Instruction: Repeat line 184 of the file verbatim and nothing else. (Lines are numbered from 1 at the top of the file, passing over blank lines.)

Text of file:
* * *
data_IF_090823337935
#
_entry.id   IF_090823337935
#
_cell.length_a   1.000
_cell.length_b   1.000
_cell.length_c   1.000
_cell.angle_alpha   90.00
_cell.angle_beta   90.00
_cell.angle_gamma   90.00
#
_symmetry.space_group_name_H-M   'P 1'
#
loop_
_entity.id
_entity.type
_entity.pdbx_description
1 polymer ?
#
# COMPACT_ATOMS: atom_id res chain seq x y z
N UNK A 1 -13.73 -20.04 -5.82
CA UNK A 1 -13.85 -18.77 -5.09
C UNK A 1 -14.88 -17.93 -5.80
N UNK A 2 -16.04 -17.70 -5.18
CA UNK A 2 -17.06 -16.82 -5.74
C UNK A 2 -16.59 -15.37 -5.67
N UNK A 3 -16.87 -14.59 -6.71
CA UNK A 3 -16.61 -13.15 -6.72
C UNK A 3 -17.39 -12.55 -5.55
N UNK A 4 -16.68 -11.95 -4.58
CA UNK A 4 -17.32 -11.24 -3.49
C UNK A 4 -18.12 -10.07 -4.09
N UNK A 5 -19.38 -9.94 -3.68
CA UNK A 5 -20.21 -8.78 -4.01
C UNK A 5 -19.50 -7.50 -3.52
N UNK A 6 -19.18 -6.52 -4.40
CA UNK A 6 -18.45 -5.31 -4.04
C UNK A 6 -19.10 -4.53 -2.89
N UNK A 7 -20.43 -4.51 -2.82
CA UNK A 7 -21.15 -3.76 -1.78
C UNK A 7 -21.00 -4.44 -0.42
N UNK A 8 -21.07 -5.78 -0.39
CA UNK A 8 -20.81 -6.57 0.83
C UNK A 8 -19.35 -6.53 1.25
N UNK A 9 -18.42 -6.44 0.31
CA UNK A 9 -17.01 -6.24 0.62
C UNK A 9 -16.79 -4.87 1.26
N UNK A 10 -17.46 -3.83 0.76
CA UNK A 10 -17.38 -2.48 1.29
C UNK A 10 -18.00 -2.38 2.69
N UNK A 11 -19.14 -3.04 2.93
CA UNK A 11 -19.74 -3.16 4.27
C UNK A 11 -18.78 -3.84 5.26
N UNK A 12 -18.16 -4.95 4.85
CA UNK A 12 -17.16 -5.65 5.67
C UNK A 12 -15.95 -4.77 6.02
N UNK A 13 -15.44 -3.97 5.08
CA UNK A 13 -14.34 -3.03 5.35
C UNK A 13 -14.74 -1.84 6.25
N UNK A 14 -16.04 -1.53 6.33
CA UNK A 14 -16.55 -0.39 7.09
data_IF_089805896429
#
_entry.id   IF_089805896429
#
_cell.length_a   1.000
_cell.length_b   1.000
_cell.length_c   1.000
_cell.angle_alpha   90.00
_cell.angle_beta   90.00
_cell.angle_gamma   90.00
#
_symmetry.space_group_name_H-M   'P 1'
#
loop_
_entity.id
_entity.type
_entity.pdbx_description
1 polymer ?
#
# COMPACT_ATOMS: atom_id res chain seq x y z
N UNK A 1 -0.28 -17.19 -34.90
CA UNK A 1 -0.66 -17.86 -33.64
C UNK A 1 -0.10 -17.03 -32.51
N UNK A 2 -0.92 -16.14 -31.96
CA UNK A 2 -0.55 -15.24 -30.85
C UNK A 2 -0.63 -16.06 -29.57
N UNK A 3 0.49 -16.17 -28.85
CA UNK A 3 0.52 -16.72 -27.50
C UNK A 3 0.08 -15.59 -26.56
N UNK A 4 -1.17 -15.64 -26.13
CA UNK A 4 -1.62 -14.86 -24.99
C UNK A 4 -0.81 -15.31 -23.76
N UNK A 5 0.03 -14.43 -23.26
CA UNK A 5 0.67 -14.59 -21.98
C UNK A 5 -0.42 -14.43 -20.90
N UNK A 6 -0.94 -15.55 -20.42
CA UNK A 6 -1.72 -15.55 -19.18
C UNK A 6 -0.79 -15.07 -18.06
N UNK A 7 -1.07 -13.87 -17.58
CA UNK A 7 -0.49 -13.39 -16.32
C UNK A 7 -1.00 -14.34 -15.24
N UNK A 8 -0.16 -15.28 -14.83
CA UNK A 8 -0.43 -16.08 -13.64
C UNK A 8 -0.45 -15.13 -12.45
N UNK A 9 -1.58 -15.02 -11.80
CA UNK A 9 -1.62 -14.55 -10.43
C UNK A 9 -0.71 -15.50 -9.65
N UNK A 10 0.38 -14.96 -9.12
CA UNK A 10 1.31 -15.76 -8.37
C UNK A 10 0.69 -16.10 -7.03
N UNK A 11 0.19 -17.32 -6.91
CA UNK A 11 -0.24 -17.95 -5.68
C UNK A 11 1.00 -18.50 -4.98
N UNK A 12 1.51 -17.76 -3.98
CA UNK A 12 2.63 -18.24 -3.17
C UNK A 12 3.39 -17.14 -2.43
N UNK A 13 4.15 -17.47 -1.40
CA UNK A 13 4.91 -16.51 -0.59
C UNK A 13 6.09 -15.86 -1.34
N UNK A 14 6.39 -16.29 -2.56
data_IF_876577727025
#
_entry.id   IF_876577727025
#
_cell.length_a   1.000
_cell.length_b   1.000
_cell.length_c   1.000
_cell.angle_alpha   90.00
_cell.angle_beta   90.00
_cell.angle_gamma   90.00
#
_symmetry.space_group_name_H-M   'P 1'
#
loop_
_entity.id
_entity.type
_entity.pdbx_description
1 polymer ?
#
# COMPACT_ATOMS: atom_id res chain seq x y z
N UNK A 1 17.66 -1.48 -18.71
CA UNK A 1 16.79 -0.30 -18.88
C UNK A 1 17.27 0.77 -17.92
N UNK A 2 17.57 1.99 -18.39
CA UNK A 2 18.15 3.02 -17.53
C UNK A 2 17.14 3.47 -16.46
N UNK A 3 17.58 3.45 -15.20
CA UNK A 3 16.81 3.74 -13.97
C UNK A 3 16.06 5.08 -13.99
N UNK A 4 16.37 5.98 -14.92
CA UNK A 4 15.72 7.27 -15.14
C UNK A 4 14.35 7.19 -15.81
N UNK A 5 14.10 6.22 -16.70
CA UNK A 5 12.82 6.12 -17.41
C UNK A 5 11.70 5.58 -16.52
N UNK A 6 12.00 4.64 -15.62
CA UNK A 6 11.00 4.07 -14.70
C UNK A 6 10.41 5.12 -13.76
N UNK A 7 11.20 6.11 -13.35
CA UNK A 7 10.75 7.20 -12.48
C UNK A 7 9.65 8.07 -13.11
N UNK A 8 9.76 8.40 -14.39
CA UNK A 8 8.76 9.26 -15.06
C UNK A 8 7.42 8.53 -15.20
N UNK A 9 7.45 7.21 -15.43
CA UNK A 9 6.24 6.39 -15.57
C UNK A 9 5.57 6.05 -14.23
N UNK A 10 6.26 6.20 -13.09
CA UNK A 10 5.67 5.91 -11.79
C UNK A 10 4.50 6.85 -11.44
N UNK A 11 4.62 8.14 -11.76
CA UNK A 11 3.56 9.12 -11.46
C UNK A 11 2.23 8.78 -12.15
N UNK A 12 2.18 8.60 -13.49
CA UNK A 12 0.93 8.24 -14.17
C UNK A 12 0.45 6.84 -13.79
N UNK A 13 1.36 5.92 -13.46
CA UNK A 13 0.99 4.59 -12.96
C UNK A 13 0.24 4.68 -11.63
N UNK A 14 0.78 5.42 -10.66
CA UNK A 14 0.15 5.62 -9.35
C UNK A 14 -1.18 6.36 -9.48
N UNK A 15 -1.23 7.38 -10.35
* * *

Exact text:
N UNK A 15 -1.23 7.38 -10.35